Debra Argel Bastian, whose son Derek Argel died in Iraq's eastern Diyala province in May 2005, agreed.

"I am so happy to see that justice has prevailed over terrorism and bloodshed," she said. "I am so proud of the men and women of the United States military who have made this moment possible. And I honor the sacrifice my son gave to serve his country in the war against terrorism."

'Spitting mad'

Argel also commented on Sen. John Kerry's controversial "stuck in Iraq" comments last week.

"I am spitting mad at John Kerry for insulting our troops," she said. "Duck and run was [Kerry's] specialty in Vietnam."

Joe and Jan Johnson, who lost their son, Justin, in Baghdad in April 2004, had similar feelings about the Massachusetts Democrat's remark.

"These were grown men we are talking about," the couple said in a statement. "Contrary to Kerry's belief, they made an 'educated' decision to join the military, most of them after 9/11, so they knew the possibilities of going to war were pretty good, and they chose to serve anyway."

Kerry last week triggered a storm when he said during a California campaign event: "Education, if you make the most of it, you study hard, and you do your homework and you make an effort to be smart, you can do well. If you don't, you get stuck in Iraq."

As Cybercast News Service reported recently, the Johnsons claim in a newly released book that Kerry tried to recruit them at their son's funeral to speak out against President Bush and the war in Iraq.

Instead, the family, whose son was good friends with Casey Sheehan, son of anti-war activist Cindy Sheehan, said they support the president and the war.

"I want to be able to tell the troops that there are Americans who still believe we are doing the right thing by being here," Joe Johnson said.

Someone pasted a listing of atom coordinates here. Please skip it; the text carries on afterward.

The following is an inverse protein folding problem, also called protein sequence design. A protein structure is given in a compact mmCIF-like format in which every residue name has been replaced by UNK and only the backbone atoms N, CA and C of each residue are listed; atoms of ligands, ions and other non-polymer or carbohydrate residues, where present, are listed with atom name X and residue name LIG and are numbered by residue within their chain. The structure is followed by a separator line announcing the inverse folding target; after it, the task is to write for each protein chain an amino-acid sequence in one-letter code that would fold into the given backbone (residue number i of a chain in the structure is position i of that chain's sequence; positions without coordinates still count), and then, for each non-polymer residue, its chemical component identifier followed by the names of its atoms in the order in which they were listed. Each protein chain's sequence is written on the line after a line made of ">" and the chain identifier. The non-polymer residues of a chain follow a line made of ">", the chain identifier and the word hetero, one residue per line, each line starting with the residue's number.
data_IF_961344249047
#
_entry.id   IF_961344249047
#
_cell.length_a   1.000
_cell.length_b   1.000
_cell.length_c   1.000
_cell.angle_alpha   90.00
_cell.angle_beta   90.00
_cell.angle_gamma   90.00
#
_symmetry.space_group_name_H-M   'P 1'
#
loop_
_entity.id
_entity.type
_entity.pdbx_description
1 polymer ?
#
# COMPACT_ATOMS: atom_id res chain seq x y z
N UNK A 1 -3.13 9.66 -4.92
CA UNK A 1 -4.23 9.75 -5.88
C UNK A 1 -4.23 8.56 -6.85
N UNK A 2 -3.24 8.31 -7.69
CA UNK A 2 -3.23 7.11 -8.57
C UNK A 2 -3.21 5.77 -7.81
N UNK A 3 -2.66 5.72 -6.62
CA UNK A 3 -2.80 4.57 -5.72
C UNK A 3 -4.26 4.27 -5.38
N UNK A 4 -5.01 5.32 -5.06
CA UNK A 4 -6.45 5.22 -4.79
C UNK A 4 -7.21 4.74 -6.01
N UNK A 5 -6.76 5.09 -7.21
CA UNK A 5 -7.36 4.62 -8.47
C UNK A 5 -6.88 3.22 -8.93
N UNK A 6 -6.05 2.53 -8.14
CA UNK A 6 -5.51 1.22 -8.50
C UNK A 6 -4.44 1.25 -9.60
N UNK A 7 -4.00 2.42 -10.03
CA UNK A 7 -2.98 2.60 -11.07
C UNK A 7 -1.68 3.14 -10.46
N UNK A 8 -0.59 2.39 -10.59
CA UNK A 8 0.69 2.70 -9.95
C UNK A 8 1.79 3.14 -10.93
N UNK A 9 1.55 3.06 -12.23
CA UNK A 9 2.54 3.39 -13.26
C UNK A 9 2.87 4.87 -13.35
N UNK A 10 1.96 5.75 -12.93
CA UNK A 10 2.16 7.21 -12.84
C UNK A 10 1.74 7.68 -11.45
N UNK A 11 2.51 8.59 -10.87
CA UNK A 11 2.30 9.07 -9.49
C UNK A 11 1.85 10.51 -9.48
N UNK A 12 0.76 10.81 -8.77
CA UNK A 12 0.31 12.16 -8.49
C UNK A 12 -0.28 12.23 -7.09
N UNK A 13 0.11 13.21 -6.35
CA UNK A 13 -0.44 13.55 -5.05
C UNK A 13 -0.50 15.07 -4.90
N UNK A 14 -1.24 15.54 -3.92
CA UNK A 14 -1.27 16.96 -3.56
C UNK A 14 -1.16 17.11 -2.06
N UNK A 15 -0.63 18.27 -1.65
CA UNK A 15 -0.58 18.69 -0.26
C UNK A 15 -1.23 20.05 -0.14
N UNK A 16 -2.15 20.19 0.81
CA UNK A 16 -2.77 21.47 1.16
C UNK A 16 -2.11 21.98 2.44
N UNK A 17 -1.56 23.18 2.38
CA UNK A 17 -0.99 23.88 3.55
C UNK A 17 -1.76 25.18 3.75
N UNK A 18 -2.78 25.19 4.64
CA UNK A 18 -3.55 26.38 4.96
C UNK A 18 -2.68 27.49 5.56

A key reason for the visit is to enable the delegation visiting Iraq to see the progress the U.S. has made there since the war began.

"The American people are shown a skewed picture of the situation in Iraq day after day by the international news media," said MAF Chairwoman Melanie Morgan.

"We felt it was time to allow the families of U.S. troops who died in Iraq to come see the progress being made in Iraq and report it back to the American people," Morgan noted.

"I will tell anybody who will listen the good that we have done and are currently doing," Anderson said. "We cannot find security by turning a blind eye or thinking that 'if we leave them alone, they'll leave us alone.' That's utterly ridiculous."

Todd Bastian, Derek Argel's stepfather, said the delegation had been "welcomed with open arms" when they arrived in Irbil province. "There appear to be a very grateful people here for our presence," he said.

Irbil is one of the safer areas in Iraq - something MAF says that the media fail to show. "Most provinces in Iraq are without the violence that is shown each day by the international news media," the group said in a statement, "but for some reason only the most negative developments from Iraq are regularly reported."

Live updates and photos of the trip, as well as biographies of delegation members, can be found at the MAF website.

E-mail a news tip to Dawn Rizzoni.